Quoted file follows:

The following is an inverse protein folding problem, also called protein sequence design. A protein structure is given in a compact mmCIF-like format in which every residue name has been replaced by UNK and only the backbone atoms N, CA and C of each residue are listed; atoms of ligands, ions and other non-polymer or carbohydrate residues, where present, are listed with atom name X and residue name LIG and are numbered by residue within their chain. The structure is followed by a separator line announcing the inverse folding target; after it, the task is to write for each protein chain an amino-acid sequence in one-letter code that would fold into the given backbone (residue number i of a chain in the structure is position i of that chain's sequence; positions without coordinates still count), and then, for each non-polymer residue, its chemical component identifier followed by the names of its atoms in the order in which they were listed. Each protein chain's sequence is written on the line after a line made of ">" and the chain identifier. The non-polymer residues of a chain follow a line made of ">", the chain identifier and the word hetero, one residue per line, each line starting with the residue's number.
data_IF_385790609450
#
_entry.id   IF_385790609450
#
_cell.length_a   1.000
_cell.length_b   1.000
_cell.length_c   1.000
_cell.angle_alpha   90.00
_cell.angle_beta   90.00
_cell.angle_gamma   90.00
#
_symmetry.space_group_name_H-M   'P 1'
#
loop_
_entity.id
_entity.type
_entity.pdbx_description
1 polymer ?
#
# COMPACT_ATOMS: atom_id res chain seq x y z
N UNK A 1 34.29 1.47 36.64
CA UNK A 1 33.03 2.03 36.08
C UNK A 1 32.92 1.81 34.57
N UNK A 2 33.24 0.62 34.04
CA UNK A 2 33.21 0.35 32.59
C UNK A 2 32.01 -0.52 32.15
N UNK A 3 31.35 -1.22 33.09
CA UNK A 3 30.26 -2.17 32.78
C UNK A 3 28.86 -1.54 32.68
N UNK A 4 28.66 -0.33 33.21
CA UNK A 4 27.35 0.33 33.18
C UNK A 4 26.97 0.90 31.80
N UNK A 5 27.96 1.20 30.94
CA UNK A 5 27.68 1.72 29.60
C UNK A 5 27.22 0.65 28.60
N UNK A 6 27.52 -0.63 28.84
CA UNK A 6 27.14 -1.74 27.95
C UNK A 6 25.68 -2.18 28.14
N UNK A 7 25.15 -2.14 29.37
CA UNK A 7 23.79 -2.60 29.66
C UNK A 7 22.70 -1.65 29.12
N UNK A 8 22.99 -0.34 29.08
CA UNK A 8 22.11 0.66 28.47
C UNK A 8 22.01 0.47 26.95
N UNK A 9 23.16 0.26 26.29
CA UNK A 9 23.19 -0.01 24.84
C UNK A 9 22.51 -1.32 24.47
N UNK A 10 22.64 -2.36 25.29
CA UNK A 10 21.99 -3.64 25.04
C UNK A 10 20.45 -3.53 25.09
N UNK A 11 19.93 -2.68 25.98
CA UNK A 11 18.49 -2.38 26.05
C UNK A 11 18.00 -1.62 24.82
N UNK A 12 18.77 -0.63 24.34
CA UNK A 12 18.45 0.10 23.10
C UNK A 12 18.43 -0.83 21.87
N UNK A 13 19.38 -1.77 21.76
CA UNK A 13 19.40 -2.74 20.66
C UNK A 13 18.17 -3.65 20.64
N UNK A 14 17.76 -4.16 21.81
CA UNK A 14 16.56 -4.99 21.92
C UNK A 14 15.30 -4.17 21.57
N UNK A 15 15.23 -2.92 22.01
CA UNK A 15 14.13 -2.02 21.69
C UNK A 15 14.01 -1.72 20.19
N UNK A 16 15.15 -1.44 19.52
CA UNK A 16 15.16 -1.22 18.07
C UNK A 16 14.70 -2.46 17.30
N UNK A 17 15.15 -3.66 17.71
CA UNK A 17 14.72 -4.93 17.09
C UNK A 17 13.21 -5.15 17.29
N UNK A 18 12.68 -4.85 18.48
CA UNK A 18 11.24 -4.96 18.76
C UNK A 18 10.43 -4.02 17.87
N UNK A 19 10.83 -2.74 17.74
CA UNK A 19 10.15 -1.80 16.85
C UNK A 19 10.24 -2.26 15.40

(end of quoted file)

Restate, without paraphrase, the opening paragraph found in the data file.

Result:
The following is an inverse protein folding problem, also called protein sequence design. A protein structure is given in a compact mmCIF-like format in which every residue name has been replaced by UNK and only the backbone atoms N, CA and C of each residue are listed; atoms of ligands, ions and other non-polymer or carbohydrate residues, where present, are listed with atom name X and residue name LIG and are numbered by residue within their chain. The structure is followed by a separator line announcing the inverse folding target; after it, the task is to write for each protein chain an amino-acid sequence in one-letter code that would fold into the given backbone (residue number i of a chain in the structure is position i of that chain's sequence; positions without coordinates still count), and then, for each non-polymer residue, its chemical component identifier followed by the names of its atoms in the order in which they were listed. Each protein chain's sequence is written on the line after a line made of ">" and the chain identifier. The non-polymer residues of a chain follow a line made of ">", the chain identifier and the word hetero, one residue per line, each line starting with the residue's number.